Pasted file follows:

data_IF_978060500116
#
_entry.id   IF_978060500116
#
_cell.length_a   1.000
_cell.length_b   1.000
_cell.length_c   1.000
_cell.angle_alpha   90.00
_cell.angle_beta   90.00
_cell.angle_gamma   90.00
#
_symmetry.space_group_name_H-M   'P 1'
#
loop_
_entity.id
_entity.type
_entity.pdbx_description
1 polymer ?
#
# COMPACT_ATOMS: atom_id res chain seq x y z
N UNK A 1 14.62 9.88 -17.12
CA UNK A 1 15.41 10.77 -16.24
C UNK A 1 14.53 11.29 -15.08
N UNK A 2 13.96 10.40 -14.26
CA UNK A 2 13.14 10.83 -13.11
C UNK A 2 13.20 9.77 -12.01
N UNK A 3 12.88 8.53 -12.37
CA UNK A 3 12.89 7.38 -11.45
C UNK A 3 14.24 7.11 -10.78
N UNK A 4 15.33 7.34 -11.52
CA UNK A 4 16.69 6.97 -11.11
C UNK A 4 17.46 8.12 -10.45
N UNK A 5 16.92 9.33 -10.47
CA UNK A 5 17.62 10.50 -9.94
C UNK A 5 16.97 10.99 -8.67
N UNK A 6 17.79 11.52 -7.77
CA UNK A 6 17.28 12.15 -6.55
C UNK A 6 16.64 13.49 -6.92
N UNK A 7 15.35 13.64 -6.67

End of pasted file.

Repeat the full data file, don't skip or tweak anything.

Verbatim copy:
data_IF_978060500116
#
_entry.id   IF_978060500116
#
_cell.length_a   1.000
_cell.length_b   1.000
_cell.length_c   1.000
_cell.angle_alpha   90.00
_cell.angle_beta   90.00
_cell.angle_gamma   90.00
#
_symmetry.space_group_name_H-M   'P 1'
#
loop_
_entity.id
_entity.type
_entity.pdbx_description
1 polymer ?
#
# COMPACT_ATOMS: atom_id res chain seq x y z
N UNK A 1 14.62 9.88 -17.12
CA UNK A 1 15.41 10.77 -16.24
C UNK A 1 14.53 11.29 -15.08
N UNK A 2 13.96 10.40 -14.26
CA UNK A 2 13.14 10.83 -13.11
C UNK A 2 13.20 9.77 -12.01
N UNK A 3 12.88 8.53 -12.37
CA UNK A 3 12.89 7.38 -11.45
C UNK A 3 14.24 7.11 -10.78
N UNK A 4 15.33 7.34 -11.52
CA UNK A 4 16.69 6.97 -11.11
C UNK A 4 17.46 8.12 -10.45
N UNK A 5 16.92 9.33 -10.47
CA UNK A 5 17.62 10.50 -9.94
C UNK A 5 16.97 10.99 -8.67
N UNK A 6 17.79 11.52 -7.77
CA UNK A 6 17.28 12.15 -6.55
C UNK A 6 16.64 13.49 -6.92
N UNK A 7 15.35 13.64 -6.67